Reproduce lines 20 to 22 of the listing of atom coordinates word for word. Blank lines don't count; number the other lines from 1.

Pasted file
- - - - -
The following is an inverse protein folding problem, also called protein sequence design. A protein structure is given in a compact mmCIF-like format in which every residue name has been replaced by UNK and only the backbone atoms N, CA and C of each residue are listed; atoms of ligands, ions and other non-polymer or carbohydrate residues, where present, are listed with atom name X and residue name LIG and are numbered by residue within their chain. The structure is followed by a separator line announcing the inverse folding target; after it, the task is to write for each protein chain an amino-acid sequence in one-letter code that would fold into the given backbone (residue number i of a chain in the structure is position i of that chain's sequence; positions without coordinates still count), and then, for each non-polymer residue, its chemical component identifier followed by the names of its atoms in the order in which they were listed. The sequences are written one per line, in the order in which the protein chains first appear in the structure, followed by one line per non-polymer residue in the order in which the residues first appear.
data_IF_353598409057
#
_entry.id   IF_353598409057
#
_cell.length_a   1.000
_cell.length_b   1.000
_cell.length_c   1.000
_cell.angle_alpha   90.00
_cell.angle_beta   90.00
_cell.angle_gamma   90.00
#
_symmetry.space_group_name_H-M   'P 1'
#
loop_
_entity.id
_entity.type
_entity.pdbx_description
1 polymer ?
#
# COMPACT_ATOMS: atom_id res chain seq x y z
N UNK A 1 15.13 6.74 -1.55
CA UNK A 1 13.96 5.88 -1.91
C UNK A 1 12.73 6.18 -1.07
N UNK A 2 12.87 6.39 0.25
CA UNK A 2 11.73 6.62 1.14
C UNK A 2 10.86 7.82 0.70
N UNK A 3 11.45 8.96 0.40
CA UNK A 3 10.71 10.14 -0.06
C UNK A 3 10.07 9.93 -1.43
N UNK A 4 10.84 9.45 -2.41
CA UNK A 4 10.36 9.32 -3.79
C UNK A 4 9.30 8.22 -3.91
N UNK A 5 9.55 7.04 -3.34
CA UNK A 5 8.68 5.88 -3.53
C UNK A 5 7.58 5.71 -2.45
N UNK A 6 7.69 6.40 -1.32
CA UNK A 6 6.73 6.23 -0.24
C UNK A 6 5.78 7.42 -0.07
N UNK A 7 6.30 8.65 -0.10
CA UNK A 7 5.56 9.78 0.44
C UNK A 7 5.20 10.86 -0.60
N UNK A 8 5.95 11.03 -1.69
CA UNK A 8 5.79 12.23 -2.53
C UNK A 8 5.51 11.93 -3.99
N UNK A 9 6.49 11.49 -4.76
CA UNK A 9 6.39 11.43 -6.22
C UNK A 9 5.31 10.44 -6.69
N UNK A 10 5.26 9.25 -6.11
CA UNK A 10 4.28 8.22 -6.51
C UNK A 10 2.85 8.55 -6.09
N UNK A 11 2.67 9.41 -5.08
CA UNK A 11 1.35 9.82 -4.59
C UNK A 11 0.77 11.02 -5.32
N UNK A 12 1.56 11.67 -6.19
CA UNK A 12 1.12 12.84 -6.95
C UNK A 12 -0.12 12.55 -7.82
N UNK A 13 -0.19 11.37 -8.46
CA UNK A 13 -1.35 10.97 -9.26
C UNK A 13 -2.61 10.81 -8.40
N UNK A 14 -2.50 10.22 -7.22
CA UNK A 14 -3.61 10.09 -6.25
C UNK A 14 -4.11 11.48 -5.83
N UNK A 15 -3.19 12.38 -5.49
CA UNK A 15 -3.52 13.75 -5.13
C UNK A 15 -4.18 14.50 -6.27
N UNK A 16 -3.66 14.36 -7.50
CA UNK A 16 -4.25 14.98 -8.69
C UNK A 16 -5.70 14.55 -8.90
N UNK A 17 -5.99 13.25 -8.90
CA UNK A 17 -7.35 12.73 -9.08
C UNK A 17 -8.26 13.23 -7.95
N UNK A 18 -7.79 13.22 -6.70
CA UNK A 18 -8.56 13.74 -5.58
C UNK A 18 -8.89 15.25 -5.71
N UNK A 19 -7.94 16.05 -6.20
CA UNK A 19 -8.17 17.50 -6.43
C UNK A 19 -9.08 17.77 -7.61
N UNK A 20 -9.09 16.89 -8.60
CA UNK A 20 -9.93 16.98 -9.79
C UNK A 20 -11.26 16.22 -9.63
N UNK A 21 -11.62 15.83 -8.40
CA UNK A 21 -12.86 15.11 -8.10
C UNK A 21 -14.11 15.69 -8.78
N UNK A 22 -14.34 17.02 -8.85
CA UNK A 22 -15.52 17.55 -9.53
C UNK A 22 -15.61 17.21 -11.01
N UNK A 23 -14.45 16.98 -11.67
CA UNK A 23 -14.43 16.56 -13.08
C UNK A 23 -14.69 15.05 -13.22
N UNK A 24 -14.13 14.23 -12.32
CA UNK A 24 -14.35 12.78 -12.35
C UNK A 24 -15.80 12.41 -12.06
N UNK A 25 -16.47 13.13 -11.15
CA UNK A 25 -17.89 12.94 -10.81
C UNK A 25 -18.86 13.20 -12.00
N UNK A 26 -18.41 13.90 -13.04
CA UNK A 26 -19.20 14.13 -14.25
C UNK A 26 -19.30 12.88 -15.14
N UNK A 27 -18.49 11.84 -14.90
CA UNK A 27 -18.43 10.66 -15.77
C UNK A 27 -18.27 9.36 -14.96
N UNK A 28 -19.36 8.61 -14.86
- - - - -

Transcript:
#
# COMPACT_ATOMS: atom_id res chain seq x y z
N UNK A 1 15.13 6.74 -1.55